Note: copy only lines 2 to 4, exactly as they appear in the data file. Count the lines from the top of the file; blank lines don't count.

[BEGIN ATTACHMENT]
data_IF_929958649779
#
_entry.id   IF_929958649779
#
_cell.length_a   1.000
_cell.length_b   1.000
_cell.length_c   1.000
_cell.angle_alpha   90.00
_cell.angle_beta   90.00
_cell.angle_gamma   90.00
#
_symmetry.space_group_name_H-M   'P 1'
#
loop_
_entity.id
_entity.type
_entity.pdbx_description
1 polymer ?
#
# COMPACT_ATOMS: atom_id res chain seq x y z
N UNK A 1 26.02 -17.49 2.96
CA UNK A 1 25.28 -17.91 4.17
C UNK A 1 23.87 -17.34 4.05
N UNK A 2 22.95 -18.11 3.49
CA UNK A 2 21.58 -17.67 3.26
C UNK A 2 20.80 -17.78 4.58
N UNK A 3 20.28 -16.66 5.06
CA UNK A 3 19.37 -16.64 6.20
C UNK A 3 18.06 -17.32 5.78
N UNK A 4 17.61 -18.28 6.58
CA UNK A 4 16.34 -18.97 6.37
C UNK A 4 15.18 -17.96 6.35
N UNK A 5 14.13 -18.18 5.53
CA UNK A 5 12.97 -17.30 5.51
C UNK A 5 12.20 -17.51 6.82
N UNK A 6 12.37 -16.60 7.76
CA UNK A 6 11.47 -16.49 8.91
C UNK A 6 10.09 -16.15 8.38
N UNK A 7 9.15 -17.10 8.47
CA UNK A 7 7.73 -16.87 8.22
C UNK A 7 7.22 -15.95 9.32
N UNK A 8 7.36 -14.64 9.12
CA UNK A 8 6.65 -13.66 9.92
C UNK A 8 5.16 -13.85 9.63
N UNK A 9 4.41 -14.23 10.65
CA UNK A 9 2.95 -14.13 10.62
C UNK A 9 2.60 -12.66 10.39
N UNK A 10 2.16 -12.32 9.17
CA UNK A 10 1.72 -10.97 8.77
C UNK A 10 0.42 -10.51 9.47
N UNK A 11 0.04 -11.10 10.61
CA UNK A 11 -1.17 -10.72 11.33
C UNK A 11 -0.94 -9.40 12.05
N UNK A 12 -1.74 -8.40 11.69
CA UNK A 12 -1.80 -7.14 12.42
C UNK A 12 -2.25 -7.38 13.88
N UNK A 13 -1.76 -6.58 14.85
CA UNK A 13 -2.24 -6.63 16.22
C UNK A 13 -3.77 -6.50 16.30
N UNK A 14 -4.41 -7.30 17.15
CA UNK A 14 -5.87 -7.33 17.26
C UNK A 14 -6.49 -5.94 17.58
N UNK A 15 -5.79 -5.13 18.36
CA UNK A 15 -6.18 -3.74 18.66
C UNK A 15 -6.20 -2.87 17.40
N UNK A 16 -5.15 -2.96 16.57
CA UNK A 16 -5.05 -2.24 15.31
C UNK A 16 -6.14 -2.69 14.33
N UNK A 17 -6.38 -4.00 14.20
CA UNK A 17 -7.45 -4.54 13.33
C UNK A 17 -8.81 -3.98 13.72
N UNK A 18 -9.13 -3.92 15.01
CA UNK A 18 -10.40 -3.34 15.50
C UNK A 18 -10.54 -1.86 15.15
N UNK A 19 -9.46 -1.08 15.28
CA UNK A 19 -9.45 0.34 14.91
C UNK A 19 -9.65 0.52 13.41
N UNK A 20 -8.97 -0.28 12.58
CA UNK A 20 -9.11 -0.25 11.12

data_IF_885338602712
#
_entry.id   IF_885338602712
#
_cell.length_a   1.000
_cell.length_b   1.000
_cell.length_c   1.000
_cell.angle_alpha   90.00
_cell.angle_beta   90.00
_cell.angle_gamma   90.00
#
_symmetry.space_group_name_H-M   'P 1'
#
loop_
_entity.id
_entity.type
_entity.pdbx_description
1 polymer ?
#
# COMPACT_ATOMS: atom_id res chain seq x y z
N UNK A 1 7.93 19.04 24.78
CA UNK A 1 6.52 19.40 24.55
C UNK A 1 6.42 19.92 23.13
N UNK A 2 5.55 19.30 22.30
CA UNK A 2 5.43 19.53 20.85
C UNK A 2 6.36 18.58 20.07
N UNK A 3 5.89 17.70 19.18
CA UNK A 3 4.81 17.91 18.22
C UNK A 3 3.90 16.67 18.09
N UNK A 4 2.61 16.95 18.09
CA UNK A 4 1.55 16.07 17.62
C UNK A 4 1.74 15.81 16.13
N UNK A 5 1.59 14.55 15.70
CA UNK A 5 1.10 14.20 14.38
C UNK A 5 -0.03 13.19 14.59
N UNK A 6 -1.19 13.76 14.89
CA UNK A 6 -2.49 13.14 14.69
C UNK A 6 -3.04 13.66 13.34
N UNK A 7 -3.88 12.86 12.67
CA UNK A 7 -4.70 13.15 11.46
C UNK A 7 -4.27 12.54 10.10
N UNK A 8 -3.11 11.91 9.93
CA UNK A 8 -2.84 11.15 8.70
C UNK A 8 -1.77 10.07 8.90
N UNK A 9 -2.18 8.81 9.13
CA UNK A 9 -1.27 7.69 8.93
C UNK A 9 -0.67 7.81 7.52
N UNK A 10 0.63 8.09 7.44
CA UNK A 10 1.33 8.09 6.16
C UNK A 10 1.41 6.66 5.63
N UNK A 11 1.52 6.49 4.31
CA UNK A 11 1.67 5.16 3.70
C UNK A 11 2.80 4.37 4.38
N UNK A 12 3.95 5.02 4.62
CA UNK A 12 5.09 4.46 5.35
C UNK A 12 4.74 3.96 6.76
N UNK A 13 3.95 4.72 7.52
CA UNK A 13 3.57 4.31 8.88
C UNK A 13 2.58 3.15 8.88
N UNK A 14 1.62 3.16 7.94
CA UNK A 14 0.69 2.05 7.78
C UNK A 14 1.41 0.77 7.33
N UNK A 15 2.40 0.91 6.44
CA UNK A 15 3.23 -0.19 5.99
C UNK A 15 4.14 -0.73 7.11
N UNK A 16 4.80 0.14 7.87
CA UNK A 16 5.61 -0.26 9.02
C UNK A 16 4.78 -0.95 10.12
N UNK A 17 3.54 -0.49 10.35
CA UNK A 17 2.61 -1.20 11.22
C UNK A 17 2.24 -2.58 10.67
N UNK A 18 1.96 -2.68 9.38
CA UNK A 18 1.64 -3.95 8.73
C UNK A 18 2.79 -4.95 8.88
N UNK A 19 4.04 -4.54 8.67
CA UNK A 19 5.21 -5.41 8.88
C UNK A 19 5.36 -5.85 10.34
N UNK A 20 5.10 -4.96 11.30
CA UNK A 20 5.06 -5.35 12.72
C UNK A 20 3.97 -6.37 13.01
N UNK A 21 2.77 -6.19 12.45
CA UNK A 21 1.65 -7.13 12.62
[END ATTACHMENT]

#
_entry.id   IF_929958649779
#